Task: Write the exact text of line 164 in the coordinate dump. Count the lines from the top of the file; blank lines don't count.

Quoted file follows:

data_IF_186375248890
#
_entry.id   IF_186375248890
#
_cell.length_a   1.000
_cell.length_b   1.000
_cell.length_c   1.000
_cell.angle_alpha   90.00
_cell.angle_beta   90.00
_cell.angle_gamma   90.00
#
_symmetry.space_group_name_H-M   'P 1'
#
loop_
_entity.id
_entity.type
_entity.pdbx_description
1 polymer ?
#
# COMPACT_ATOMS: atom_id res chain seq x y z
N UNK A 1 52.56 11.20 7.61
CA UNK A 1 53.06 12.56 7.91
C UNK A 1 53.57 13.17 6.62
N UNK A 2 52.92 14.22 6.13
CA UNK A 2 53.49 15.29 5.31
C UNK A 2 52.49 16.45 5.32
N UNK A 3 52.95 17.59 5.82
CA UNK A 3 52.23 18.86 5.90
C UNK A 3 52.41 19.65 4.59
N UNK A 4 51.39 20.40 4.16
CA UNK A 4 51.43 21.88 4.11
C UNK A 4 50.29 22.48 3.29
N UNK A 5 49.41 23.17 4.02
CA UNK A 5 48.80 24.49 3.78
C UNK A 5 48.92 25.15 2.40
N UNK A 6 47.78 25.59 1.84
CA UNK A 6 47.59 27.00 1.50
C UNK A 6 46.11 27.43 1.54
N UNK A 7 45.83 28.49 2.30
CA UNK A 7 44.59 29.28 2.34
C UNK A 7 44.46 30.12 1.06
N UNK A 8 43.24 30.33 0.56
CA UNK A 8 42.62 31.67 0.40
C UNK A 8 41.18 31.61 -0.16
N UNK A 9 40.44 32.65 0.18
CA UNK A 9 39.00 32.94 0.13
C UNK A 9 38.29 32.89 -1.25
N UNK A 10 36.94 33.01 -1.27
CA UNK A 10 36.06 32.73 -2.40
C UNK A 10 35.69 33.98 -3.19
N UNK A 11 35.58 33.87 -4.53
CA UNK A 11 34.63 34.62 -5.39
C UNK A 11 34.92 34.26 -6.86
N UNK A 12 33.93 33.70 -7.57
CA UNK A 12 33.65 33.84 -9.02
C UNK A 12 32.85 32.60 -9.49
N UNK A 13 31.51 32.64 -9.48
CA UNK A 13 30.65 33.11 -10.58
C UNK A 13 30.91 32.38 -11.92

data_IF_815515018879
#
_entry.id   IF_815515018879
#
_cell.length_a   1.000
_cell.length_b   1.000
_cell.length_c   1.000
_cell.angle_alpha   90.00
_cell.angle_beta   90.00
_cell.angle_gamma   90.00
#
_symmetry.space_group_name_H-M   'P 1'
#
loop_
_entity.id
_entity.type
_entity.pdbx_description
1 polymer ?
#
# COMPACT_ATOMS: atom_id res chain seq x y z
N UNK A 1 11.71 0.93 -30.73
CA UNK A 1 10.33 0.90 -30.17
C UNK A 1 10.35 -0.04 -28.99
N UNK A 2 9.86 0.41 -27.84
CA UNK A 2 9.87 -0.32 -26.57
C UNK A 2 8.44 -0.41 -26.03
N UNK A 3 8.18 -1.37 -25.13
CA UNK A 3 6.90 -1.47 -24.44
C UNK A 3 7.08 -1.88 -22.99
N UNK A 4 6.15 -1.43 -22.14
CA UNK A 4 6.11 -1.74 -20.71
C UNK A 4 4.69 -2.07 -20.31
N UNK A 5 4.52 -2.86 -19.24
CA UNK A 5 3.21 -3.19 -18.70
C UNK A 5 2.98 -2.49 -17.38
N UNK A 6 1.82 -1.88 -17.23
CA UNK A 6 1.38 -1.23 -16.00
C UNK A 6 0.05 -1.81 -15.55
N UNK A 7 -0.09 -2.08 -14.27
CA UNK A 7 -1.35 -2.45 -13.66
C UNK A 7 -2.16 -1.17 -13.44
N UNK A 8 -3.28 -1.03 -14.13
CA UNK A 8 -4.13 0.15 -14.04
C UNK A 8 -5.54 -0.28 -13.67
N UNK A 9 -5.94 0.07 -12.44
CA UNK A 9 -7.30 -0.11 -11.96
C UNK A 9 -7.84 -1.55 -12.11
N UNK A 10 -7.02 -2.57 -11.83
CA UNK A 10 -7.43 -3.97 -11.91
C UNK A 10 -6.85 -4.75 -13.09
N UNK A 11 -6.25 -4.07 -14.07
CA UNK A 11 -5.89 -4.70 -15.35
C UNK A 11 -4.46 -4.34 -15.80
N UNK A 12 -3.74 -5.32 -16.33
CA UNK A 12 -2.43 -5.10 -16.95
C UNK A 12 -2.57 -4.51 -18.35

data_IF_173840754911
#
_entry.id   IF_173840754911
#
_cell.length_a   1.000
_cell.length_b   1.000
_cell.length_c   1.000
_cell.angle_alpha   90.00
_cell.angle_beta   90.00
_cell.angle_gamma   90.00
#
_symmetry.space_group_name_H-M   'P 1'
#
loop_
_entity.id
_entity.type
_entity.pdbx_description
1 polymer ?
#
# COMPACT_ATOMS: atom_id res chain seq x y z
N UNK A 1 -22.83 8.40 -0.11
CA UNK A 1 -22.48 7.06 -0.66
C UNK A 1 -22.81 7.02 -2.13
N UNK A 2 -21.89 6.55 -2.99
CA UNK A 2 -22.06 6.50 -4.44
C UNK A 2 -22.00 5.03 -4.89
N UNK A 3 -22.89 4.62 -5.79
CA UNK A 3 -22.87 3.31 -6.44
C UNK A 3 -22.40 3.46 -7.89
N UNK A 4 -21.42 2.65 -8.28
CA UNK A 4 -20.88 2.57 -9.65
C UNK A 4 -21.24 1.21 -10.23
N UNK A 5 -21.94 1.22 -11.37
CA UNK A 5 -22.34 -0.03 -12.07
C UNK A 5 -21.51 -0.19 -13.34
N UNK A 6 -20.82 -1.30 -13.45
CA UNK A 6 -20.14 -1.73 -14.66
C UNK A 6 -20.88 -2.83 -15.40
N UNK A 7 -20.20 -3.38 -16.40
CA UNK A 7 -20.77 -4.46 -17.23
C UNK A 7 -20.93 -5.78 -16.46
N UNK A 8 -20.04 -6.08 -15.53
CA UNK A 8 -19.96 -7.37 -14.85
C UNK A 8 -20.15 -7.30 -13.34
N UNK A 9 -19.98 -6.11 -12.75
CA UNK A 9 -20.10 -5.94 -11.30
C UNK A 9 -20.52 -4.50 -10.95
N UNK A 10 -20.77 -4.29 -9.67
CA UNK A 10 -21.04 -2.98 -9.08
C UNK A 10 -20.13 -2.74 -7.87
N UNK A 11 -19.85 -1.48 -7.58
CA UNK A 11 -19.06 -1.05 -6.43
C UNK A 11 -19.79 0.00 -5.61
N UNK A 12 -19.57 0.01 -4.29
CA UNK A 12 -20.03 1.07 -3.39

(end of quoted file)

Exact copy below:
CA UNK A 10 -21.04 -2.98 -9.08